“You are the mighty Beiyan Commander. Why stay here and put up with this persecution? Why don’t you rebel?!”
Fu Shen blinked the water droplets off his eyelashes. Suddenly, he laughed.
All his resentment and helplessness, his dejection, his fellow-feeling, his apathetic insight and bone-deep suffering, were collected in that laugh.
Yan Xiaohan gave a start. It was as if he had been scorched by that laugh. He abruptly let go.
During the escort of a diplomatic envoy, General Fu Shen is injured. Unable to walk on his broken legs, he returns to the capital only to be conferred a marriage with Imperial Investigator Yan Xiaohan, the court lackey who has no bottom line and Fu Shen’s nemesis.
It’s entirely by coincidence that I could time this review with Valentine’s Day, and while it’s already evening where I am, others will still have a fair amount of time left of this day.
This might not be your conventional Valentine’s read, but since when was I actually conventional? Lolol. It’s still a novel with a romance plot.
Besides all that, when Peach Flower House announced Golden Terrace, I knew I needed it. This is a novel that means a lot to me, and I’ve read it four times prior to its release of the official translation. When the novel was also getting a limited edition box set, you bet I was definitely going to get it. The issue, though, was that I live in the wrong country. I needed a proxy, so I asked on Twitter to find someone living in the US or Canada to be kind enough to order it and then ship it to me once they received it. Naturally, I’d pay all fees and a little extra for the trouble. I was genuinely worried I wouldn’t get it though.
Now, it so happened that the preorders were around my birthday and a good friend of mine, fantasy author Erika McCorkle, not only acted as a proxy but gave it to me. Peach Flower House shipped out the box sets in December, and with the additional time for Erika to send it over to me, I got my copy at the end of January. Now Fu Shen and Yan Xiaohan have joined my figurines and one other acrylic stand on my desk, the charm has joined my (mostly) Kurusu Syo pins on my ita bag, and the red box is on my shelf with danmei novels in English and Simplified Chinese.
Full Story Summary
Golden Terrace is a political novel following the Marquis of Jingning Fu Shen, a general injured in duty after an assassination attempt on him. After returning command of the Beiyan Cavalry to the court, he returns to the capital to recuperate. But he’s soon pulled into the intrigue of his childhood home — the Duke of Ying estate — and rumours of his inclinations to liking men bring him a marriage with his political rival, Yan Xiaohan. No one believes this marriage to be a good one, seeing as Yan Xiaohan and Fu Shen will fight at any given moment.
However, these two aren’t at as bad terms as people think. Making use of a misunderstanding, the two keep a distance from each other, as it wouldn’t do for a minister and an army general to be too close, to begin with.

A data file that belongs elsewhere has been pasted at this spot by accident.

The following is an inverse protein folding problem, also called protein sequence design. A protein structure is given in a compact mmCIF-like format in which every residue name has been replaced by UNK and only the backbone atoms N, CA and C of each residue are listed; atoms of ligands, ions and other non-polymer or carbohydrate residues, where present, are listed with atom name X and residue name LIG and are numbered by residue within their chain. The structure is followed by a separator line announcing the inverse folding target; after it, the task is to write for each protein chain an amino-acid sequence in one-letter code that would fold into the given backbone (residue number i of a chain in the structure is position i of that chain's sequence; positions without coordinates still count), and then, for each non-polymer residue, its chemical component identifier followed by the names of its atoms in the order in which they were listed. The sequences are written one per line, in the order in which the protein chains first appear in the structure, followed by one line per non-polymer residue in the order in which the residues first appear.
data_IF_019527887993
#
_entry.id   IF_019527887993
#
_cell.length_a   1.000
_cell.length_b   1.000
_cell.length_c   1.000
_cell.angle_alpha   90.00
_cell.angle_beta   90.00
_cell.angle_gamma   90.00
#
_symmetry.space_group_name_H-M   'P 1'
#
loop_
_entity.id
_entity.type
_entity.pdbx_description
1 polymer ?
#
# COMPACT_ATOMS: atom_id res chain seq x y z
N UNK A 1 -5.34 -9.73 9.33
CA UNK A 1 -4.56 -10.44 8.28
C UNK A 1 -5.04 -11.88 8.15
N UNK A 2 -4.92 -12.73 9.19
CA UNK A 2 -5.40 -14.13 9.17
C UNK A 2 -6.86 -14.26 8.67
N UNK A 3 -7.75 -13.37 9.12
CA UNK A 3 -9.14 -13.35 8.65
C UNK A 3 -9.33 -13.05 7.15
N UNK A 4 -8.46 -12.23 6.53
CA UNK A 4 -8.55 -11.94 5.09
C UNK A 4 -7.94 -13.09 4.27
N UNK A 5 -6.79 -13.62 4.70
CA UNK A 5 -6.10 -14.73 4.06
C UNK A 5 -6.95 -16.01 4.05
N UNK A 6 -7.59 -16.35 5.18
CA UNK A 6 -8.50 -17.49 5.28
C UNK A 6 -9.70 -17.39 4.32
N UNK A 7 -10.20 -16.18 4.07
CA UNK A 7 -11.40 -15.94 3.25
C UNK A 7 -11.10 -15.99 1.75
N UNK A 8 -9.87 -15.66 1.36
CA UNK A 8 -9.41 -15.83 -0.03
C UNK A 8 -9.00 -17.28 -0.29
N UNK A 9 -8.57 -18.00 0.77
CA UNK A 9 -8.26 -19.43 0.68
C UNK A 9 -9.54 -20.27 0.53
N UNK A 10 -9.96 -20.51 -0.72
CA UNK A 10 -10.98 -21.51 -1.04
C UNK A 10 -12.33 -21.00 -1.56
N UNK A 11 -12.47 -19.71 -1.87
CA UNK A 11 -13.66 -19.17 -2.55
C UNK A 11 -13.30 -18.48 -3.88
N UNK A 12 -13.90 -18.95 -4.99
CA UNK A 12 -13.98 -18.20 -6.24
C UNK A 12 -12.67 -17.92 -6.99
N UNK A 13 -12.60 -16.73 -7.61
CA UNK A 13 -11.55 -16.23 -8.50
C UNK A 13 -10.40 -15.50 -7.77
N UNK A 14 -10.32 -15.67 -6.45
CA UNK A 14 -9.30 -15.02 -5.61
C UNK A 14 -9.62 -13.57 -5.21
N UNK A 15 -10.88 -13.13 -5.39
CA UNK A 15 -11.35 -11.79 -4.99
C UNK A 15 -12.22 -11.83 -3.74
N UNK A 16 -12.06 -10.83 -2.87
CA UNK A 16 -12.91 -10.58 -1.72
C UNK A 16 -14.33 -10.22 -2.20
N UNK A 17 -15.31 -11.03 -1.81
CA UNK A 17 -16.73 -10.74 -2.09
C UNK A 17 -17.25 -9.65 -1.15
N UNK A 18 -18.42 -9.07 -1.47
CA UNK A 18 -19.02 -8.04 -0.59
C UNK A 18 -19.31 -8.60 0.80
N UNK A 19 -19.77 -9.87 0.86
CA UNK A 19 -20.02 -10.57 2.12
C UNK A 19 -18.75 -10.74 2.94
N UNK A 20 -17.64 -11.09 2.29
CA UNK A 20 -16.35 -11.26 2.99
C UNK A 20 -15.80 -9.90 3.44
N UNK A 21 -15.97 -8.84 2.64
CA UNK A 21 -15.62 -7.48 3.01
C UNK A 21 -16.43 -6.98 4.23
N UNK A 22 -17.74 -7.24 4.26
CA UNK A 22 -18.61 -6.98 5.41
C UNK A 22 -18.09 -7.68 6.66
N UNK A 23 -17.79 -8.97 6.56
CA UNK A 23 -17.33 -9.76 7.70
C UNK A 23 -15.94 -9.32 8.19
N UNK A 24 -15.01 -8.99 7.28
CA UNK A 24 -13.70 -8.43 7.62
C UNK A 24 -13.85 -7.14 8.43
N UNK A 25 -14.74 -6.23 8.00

Fu Shen resents the one who tried to assassinate him, and Yan Xiaohan isn’t happy about being made use of in the way he is. They begin to work together, solving mystery after mystery as to why Fu Shen was injured and who caused it, as well as who is avenging Fu Shen without the man’s consent. At the same time, they grow closer, more affectionate, and untie the knots that were created in the past making them unable to be near to each other for too long without fighting.
Yet, as they finally are on equal footing and their affection is deep, fate plays them and pulls the Great Zhou into war. Fu Shen rushes back to the battlefield to protect the nation, while Yan Xiaohan single-handedly builds a court and puts Fu Shen’s brother-in-law, Prince Qi, on the throne. They suffer through months of separation, while Yan Xiaohan does what he can to support Empress Fu Ling whose affection for the new emperor has faded in light of the favour of Jiangnan ministers.
Eventually, they can once more be together, retake the lost land, and return to their home in the capital, only for Xinan to cause trouble which forces Fu Shen away once more. Meanwhile, though, Yan Xiaohan will clean up the court because this court and emperor are no good. No good and much like Yuantai distrustful and willing to try assassinating Fu Shen. That becomes the end of the Emperor, and they put Fu Shen’s nephew, the crown prince, on the throne instead, the country different from what it had been when Fu Shen had been forced to the frontier at age eighteen.
A young general and the eldest son of the second Beiyan Commander. His father was the eldest son of the first Duke of Ying, who was conferred the title post-mortem. His father and uncle died in quick sequence, forcing him onto the battlefield before even reaching the age of being able to wear a guan. He was conferred the title Marquis of Jingning for his achievements and duty, instead of receiving the title Duke of Ying. He has a righteous personality and has always been willing to protect others if they have done no wrong.